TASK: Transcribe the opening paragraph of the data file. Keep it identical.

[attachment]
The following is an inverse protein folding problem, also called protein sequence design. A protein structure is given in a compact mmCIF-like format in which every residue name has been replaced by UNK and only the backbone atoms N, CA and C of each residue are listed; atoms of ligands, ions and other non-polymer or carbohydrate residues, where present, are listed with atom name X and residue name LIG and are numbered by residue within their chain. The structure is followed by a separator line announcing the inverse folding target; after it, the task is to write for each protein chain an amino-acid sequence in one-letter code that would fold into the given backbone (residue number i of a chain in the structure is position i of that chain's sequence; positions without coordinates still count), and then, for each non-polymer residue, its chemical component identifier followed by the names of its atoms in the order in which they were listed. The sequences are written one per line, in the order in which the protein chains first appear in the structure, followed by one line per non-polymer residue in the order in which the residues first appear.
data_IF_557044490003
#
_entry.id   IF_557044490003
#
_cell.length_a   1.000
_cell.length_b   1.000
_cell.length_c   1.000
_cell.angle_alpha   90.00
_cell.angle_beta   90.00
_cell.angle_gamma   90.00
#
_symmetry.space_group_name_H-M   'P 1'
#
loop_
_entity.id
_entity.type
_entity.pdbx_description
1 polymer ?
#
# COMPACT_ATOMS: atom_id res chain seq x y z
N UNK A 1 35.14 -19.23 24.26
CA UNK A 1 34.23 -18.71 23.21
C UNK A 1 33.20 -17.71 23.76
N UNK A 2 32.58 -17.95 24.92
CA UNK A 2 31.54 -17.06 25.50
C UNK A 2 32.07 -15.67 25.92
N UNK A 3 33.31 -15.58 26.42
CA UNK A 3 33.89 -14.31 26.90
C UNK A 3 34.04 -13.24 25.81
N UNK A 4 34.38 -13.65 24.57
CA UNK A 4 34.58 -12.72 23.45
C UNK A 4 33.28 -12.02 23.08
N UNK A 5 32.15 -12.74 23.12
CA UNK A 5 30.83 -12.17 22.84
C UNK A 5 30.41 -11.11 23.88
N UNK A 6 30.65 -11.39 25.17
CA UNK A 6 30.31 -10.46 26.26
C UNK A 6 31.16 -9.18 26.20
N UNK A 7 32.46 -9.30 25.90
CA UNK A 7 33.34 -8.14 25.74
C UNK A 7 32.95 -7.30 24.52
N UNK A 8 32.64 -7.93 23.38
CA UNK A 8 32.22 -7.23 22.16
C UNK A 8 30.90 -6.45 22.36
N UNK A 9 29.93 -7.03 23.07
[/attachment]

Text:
The following is an inverse protein folding problem, also called protein sequence design. A protein structure is given in a compact mmCIF-like format in which every residue name has been replaced by UNK and only the backbone atoms N, CA and C of each residue are listed; atoms of ligands, ions and other non-polymer or carbohydrate residues, where present, are listed with atom name X and residue name LIG and are numbered by residue within their chain. The structure is followed by a separator line announcing the inverse folding target; after it, the task is to write for each protein chain an amino-acid sequence in one-letter code that would fold into the given backbone (residue number i of a chain in the structure is position i of that chain's sequence; positions without coordinates still count), and then, for each non-polymer residue, its chemical component identifier followed by the names of its atoms in the order in which they were listed. The sequences are written one per line, in the order in which the protein chains first appear in the structure, followed by one line per non-polymer residue in the order in which the residues first appear.